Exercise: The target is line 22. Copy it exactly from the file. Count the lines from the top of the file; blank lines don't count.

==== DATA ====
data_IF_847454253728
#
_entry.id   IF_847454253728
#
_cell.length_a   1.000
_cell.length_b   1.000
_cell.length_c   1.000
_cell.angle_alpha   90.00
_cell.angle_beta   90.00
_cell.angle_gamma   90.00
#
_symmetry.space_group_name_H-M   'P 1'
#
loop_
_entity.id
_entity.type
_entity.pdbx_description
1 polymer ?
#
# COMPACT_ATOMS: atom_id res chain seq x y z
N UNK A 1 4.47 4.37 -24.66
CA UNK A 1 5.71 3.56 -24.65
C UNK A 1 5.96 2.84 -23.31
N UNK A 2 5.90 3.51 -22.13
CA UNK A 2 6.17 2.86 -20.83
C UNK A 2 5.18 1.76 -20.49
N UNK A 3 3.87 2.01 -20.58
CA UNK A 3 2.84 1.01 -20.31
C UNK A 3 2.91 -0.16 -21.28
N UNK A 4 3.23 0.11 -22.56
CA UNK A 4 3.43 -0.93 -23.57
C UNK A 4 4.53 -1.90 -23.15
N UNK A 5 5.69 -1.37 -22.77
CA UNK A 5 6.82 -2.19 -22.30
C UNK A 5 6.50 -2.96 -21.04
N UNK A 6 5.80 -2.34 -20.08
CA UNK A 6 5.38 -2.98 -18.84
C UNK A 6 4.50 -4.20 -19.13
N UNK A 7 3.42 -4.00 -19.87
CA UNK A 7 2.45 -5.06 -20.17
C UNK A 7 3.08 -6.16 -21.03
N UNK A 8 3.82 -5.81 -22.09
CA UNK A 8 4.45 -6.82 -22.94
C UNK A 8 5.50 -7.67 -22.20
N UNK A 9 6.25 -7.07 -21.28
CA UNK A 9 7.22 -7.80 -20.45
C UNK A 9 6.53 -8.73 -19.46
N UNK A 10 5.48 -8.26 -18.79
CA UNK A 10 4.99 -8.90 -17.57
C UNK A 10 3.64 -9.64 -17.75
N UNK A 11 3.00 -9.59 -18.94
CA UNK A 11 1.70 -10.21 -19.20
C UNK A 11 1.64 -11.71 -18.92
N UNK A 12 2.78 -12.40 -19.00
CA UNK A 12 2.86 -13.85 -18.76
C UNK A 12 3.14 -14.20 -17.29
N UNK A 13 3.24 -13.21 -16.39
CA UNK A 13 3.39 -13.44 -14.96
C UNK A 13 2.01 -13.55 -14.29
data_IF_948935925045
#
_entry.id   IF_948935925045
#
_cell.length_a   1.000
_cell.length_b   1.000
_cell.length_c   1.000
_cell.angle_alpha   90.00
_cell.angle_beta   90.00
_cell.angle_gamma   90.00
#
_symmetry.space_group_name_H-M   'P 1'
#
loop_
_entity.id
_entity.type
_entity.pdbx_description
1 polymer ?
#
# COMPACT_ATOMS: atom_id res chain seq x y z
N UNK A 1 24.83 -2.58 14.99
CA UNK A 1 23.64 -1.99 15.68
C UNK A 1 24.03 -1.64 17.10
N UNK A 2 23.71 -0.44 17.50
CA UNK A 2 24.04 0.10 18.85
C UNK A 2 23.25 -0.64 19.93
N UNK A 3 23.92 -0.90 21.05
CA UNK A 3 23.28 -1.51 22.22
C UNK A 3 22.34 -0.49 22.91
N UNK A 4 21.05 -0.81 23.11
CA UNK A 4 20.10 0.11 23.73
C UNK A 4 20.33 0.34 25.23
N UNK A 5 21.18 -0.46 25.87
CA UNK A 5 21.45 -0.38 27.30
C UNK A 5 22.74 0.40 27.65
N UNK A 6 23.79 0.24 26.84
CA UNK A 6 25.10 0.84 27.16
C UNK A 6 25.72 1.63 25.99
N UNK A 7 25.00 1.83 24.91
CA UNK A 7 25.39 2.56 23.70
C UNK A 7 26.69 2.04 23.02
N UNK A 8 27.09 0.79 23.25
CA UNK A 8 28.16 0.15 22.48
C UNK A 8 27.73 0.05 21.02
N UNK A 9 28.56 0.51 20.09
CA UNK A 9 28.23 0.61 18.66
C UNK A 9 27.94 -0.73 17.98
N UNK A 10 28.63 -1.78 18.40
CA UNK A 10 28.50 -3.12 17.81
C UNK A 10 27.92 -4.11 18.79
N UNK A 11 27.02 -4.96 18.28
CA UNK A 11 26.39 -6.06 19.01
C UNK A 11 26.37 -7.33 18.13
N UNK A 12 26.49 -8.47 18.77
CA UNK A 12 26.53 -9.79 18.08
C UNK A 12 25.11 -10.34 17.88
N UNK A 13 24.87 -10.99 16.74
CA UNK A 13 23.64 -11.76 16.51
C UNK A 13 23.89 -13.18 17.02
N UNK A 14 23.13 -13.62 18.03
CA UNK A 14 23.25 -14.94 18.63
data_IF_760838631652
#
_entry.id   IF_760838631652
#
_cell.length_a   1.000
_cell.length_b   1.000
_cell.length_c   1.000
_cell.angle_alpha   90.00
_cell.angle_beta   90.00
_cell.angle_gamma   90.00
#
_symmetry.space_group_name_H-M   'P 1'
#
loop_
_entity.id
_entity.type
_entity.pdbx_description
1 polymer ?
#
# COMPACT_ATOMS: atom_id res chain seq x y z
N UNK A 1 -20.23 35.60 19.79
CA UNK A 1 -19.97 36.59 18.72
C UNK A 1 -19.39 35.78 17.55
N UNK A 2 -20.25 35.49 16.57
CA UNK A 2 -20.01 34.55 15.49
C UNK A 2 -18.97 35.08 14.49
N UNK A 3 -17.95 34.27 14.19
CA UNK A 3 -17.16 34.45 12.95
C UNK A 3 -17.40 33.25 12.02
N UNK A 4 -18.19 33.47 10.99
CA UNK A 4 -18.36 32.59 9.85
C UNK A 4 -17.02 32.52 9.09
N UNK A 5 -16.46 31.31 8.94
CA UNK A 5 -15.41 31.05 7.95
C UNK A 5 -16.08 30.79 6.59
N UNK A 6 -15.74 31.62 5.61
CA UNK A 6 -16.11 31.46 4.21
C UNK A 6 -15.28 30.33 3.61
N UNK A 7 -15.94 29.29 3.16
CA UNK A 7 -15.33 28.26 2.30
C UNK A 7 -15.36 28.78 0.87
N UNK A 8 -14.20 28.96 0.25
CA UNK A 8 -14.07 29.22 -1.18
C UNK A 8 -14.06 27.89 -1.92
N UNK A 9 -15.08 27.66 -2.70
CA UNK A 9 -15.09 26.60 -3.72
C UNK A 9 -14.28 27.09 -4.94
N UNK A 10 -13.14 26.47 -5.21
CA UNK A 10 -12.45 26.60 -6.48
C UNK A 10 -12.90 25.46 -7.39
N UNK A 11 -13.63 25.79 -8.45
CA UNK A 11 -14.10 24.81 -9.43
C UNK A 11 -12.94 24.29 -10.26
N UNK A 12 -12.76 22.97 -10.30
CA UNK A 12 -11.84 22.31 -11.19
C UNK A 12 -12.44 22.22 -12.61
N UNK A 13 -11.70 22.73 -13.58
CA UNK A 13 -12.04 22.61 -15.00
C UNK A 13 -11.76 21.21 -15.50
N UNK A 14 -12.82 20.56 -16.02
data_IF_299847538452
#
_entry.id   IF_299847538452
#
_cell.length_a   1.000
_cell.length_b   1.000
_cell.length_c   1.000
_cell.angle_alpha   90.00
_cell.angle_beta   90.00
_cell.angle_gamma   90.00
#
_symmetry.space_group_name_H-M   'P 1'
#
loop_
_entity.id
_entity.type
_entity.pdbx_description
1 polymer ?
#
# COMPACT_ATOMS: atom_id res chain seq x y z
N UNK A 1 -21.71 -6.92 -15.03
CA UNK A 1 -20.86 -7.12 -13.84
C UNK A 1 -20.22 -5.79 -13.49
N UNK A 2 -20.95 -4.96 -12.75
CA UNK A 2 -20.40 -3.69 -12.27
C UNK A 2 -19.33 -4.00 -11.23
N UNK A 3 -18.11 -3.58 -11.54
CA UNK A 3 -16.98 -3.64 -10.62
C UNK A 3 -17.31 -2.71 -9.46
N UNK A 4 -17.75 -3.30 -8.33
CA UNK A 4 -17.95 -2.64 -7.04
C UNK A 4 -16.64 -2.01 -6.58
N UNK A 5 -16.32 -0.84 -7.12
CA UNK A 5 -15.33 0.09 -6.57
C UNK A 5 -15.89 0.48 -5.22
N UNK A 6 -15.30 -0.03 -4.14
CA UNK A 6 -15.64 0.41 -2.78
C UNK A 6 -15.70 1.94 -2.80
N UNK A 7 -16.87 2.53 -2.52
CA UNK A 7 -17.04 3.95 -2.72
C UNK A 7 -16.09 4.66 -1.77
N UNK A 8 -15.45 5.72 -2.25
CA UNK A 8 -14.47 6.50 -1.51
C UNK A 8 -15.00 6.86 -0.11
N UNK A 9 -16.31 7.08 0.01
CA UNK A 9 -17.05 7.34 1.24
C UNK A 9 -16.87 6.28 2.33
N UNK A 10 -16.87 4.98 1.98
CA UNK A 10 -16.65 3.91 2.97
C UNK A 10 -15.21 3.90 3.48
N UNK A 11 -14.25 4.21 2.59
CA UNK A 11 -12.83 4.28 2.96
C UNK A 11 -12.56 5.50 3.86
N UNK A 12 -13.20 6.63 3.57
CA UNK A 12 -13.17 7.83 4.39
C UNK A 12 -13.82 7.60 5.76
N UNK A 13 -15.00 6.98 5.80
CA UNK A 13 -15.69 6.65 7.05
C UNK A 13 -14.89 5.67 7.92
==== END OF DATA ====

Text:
CA UNK A 1 5.71 3.56 -24.65